Business Briefs


Bird Speaks About Conscious Capitalism

Robert Bird (Nathan Oldham/UConn School of Business)
Robert Bird (Nathan Oldham/UConn School of Business)

UConn Business Law Professor Robert Bird was a panelist at a presentation on “Conscious Capitalism” on Nov. 17 at the Toyota Oakdale Theatre in Wallingford, Conn., sponsored by the Greater New Haven Chamber of Commerce.

The presenters discussed conscious capitalism—business enterprises that follow a strategy in which they seek to benefit both human beings and the environment—its purpose and vision and what’s happening on a global scale.

Other participants included Doug Rauch, former president of Trader Joe’s, Larry Bingaman, president and CEO of the South Central Connecticut Regional Water Authority and Kate Emery, founder and CEO of The Walker Group, a technology services firm.


Princeton Review Ranks UConn School of Business Among the Best in the Nation

The UConn School of Business is among the top business schools in the country at which to earn an MBA, according to The Princeton Review’s 2017 edition ofThe Best 294 Business Schools.” “We recommend UConn as one of the best to earn an MBA,” said Robert Franek, Princeton Review’s senior VP-Publisher. “We chose the 294 schools in this book based on our high regard for their academics and our assessment of institutional data we collect from the schools. We also solicited and greatly respect the opinions of 25,000 students attending these schools who reported on their experiences.”

The publication identified UConn as a great place to develop real-world credentials, noted its high regard in the areas of finance and risk analytics, and praised its smaller class sizes, which make it easy to build relationships with both professors and classmates.

“I have had interviews with Covidien, Pitney Bowes, General Electric and Travelers Insurance, and I know UConn has a strong presence when I see that I am competing in the second round interviews with students from Yale and Cornell,” one UConn MBA student wrote in a review.


Alumna Margaret Luciano ’15 Ph.D. Wins Award for Rigor, Creativity

Margaret Luciano ’15 Ph.D. (Management), has added another honor to her long list of recognitions.

In September it was announced that her Ph.D. dissertation won the Society for Industrial and Organizational Psychology’s S. Rains Wallace Award, recognizing the best doctoral dissertation in the field of industrial and organizational psychology. Continue Reading


‘I Can Represent a Company Well’

Students prepare to meet with employers at the Undergraduate Business Career Expo. (Nathan Oldham/UConn School of Business)
Students prepare to meet with employers at the Undergraduate Business Career Expo (Nathan Oldham/UConn School of Business)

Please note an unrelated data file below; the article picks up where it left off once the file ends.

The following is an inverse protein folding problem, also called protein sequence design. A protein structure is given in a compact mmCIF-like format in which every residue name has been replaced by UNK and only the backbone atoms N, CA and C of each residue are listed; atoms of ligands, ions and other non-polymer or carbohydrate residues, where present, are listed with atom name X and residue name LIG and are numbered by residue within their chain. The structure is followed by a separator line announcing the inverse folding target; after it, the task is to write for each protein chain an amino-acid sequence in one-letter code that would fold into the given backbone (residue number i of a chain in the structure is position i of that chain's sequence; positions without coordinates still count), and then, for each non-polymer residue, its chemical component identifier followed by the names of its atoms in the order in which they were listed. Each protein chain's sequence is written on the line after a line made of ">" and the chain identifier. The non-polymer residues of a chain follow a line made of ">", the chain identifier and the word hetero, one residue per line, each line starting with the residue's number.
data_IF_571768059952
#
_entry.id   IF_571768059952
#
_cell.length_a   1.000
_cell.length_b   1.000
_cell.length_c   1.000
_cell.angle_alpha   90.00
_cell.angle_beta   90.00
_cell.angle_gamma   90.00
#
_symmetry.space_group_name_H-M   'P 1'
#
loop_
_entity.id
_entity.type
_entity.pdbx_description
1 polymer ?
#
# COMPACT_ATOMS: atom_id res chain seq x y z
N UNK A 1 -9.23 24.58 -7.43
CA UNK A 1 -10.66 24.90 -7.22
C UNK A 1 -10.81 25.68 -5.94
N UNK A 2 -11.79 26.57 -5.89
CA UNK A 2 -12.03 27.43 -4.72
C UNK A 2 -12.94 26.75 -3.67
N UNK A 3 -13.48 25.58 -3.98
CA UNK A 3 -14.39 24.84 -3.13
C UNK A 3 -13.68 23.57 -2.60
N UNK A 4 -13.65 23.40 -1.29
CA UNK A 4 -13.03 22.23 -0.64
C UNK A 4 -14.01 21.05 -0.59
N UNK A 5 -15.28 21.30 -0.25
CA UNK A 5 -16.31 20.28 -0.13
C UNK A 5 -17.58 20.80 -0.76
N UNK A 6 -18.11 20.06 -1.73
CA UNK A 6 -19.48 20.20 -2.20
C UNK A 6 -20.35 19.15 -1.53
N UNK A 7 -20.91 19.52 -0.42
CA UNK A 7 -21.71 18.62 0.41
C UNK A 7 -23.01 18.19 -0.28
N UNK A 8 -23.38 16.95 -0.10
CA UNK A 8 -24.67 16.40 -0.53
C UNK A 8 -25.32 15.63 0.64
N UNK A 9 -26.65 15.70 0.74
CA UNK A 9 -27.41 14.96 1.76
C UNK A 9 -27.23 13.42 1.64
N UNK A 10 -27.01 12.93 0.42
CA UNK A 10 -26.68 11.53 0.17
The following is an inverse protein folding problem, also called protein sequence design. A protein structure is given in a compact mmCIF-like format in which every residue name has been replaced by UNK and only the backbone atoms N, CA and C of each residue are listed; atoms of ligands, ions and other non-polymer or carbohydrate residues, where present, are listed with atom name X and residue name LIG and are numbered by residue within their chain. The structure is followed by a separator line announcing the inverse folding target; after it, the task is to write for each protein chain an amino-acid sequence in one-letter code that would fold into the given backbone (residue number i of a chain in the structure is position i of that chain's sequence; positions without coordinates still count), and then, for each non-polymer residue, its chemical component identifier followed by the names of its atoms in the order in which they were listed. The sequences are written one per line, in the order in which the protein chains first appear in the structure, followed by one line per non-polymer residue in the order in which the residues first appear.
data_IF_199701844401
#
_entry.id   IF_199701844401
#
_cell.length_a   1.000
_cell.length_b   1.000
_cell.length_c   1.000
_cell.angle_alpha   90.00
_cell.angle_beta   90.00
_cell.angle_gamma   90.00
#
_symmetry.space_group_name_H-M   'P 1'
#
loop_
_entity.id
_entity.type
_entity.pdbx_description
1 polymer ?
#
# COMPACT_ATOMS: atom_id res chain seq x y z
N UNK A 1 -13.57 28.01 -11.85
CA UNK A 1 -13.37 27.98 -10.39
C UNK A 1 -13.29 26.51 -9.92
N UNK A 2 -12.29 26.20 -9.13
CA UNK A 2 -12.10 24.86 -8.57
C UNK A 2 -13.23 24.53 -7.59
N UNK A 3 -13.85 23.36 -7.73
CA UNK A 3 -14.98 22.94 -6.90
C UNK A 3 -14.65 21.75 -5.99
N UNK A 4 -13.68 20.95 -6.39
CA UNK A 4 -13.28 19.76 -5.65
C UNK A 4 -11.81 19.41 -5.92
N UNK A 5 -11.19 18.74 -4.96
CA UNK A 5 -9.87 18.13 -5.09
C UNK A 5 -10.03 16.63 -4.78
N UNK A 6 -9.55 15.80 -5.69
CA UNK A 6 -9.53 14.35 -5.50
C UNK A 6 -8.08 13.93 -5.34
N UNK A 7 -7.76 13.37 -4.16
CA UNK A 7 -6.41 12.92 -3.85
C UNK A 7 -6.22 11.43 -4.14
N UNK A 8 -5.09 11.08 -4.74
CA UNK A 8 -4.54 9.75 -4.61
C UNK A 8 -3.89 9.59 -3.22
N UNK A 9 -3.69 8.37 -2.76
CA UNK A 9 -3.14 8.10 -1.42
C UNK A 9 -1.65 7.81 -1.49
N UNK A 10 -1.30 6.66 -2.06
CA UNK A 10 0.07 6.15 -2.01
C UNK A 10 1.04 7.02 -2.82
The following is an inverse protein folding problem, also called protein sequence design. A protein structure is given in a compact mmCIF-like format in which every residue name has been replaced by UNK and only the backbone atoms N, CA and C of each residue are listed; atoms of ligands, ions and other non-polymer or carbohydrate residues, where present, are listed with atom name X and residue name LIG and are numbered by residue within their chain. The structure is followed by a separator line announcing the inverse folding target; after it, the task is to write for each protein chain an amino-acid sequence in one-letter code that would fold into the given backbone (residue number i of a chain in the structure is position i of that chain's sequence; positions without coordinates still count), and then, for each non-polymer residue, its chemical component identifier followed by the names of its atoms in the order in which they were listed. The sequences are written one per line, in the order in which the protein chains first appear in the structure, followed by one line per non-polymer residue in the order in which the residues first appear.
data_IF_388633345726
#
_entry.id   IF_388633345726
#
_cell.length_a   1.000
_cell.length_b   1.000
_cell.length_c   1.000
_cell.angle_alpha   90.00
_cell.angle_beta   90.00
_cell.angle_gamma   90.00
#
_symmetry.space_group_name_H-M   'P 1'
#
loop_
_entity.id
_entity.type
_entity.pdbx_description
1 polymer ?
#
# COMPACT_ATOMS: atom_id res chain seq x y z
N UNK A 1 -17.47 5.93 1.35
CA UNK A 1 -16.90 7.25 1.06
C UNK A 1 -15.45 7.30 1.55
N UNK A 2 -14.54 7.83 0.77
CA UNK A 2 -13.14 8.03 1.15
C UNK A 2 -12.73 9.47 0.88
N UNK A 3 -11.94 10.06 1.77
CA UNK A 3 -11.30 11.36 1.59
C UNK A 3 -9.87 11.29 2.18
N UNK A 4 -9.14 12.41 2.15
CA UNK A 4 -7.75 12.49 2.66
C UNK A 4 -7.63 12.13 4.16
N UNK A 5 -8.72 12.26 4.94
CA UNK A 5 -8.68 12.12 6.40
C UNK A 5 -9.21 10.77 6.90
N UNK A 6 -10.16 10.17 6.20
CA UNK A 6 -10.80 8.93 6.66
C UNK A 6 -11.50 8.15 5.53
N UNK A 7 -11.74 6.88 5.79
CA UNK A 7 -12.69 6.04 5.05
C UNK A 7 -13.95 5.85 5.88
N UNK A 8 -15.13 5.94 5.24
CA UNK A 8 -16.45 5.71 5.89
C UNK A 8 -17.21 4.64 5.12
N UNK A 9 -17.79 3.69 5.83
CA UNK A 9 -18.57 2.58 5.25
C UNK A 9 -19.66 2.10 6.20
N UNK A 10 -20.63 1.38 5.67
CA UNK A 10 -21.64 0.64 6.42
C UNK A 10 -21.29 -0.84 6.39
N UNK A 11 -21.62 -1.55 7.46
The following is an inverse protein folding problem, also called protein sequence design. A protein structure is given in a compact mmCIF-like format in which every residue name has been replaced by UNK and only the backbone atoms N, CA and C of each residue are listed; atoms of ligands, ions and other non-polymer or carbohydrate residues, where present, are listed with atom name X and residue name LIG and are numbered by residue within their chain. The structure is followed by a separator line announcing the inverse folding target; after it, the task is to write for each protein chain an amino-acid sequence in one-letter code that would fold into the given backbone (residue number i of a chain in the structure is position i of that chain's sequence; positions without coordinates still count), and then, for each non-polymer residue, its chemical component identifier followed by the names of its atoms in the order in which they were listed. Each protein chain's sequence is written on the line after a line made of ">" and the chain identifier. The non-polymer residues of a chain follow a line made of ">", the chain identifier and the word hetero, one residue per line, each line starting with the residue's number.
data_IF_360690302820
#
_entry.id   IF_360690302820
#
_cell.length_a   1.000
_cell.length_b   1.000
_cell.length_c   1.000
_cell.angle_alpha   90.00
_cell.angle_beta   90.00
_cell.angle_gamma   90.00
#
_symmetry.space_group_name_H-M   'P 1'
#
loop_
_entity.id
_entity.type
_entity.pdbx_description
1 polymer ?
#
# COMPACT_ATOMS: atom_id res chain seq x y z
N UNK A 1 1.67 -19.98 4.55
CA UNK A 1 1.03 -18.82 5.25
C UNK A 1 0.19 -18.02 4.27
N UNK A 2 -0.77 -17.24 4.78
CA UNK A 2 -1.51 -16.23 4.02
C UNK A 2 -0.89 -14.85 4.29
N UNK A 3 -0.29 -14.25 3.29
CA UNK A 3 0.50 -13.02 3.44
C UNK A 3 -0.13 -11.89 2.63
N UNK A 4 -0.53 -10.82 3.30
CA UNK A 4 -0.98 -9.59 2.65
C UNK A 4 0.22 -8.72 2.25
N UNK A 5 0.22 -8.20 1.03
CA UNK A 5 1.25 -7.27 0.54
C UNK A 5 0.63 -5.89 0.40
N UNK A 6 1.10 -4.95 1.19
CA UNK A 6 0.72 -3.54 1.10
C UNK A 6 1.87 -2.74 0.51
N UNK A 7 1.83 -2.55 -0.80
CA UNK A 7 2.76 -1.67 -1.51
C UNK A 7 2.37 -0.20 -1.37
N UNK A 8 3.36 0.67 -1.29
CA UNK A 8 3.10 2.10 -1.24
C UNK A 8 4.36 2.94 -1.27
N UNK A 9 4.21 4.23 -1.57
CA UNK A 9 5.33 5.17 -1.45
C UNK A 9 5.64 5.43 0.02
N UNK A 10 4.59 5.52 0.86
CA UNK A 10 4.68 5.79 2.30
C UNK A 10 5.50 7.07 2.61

September Career Expo Gives Students, Companies a Jump-Start on Hiring Search

Junior Auna Harvey arrived 15 minutes early for the School of Business’ popular Career Expo—prepared with a clear strategy and an optimistic attitude.

Harvey is looking for a summer internship in human resources and is particularly interested in programs offered by Travelers, Aetna and United Technologies.

“I’ll try to get across that I’m very personable and comfortable talking to people, and that I can represent a company well,” said Harvey, who developed professional and networking skills as a freshman in the Business Connections Learning Community and later served as a resident adviser there. Continue Reading


Business Law Professors Honored for Research

Two UConn business law professors received prestigious research awards over the summer.

Professors Stephen Park and Robert Bird received the Hoeber Memorial Award for Excellence in Research for their article, “The Domains of Corporate Counsel in an Era of Compliance.” The Hoeber award, given in memory of prominent business law professor Ralph C. Hoeber, is awarded by the editors of the American Business Law Journal to recognize excellent research. Continue Reading


Retired Management Professor John Clair Thompson, 83, passed away this month.

Retired Management Professor John Clair Thompson, 83, passed away this month. He had served on the faculty from 1967-1996, focusing on economics and business environment and policy. Colleagues recall him as kind, honest, caring, intelligent and witty. Family members said he was an avid reader, enjoyed classical music, completed the NYT crossword puzzles in ink. He was also an elegant dresser and a skilled sportsman who played tennis ambidextrously.